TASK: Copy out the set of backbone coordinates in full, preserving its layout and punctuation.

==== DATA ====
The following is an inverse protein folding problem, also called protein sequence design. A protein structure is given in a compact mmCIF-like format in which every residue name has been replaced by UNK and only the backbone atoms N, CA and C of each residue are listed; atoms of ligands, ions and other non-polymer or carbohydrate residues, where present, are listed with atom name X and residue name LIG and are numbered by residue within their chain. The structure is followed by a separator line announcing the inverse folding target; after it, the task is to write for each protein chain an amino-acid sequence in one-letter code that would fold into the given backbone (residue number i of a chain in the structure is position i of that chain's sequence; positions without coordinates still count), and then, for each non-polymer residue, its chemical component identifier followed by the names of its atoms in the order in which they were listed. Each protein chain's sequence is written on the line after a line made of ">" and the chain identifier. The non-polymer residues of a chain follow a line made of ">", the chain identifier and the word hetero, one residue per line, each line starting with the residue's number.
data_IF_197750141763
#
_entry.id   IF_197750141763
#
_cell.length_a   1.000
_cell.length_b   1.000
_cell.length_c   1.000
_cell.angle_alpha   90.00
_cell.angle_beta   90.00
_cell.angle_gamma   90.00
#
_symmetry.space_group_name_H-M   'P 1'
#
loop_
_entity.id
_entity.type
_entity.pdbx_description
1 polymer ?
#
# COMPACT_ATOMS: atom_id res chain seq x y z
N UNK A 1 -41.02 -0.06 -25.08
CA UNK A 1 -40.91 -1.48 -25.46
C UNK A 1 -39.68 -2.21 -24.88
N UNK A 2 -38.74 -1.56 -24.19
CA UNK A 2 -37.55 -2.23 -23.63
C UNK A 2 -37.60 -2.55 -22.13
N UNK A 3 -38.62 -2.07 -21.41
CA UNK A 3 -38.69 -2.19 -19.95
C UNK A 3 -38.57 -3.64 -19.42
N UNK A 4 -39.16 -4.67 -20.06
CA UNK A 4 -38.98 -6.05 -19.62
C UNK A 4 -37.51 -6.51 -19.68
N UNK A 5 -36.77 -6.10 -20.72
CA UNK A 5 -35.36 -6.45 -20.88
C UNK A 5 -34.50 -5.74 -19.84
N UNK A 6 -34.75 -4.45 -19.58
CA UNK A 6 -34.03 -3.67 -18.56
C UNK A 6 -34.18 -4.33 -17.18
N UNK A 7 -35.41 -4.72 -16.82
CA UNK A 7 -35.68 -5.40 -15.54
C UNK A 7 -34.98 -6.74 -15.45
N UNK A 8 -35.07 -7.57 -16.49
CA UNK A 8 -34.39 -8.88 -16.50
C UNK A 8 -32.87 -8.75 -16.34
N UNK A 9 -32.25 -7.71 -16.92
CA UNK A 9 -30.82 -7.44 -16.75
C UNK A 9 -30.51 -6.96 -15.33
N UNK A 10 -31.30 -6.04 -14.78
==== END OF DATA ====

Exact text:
The following is an inverse protein folding problem, also called protein sequence design. A protein structure is given in a compact mmCIF-like format in which every residue name has been replaced by UNK and only the backbone atoms N, CA and C of each residue are listed; atoms of ligands, ions and other non-polymer or carbohydrate residues, where present, are listed with atom name X and residue name LIG and are numbered by residue within their chain. The structure is followed by a separator line announcing the inverse folding target; after it, the task is to write for each protein chain an amino-acid sequence in one-letter code that would fold into the given backbone (residue number i of a chain in the structure is position i of that chain's sequence; positions without coordinates still count), and then, for each non-polymer residue, its chemical component identifier followed by the names of its atoms in the order in which they were listed. Each protein chain's sequence is written on the line after a line made of ">" and the chain identifier. The non-polymer residues of a chain follow a line made of ">", the chain identifier and the word hetero, one residue per line, each line starting with the residue's number.
data_IF_197750141763
#
_entry.id   IF_197750141763
#
_cell.length_a   1.000
_cell.length_b   1.000
_cell.length_c   1.000
_cell.angle_alpha   90.00
_cell.angle_beta   90.00
_cell.angle_gamma   90.00
#
_symmetry.space_group_name_H-M   'P 1'
#
loop_
_entity.id
_entity.type
_entity.pdbx_description
1 polymer ?
#
# COMPACT_ATOMS: atom_id res chain seq x y z
N UNK A 1 -41.02 -0.06 -25.08
CA UNK A 1 -40.91 -1.48 -25.46
C UNK A 1 -39.68 -2.21 -24.88
N UNK A 2 -38.74 -1.56 -24.19
CA UNK A 2 -37.55 -2.23 -23.63
C UNK A 2 -37.60 -2.55 -22.13
N UNK A 3 -38.62 -2.07 -21.41
CA UNK A 3 -38.69 -2.19 -19.95
C UNK A 3 -38.57 -3.64 -19.42
N UNK A 4 -39.16 -4.67 -20.06
CA UNK A 4 -38.98 -6.05 -19.62
C UNK A 4 -37.51 -6.51 -19.68
N UNK A 5 -36.77 -6.10 -20.72
CA UNK A 5 -35.36 -6.45 -20.88
C UNK A 5 -34.50 -5.74 -19.84
N UNK A 6 -34.75 -4.45 -19.58
CA UNK A 6 -34.03 -3.67 -18.56
C UNK A 6 -34.18 -4.33 -17.18
N UNK A 7 -35.41 -4.72 -16.82
CA UNK A 7 -35.68 -5.40 -15.54
C UNK A 7 -34.98 -6.74 -15.45
N UNK A 8 -35.07 -7.57 -16.49
CA UNK A 8 -34.39 -8.88 -16.50
C UNK A 8 -32.87 -8.75 -16.34
N UNK A 9 -32.25 -7.71 -16.92
CA UNK A 9 -30.82 -7.44 -16.75
C UNK A 9 -30.51 -6.96 -15.33
N UNK A 10 -31.30 -6.04 -14.78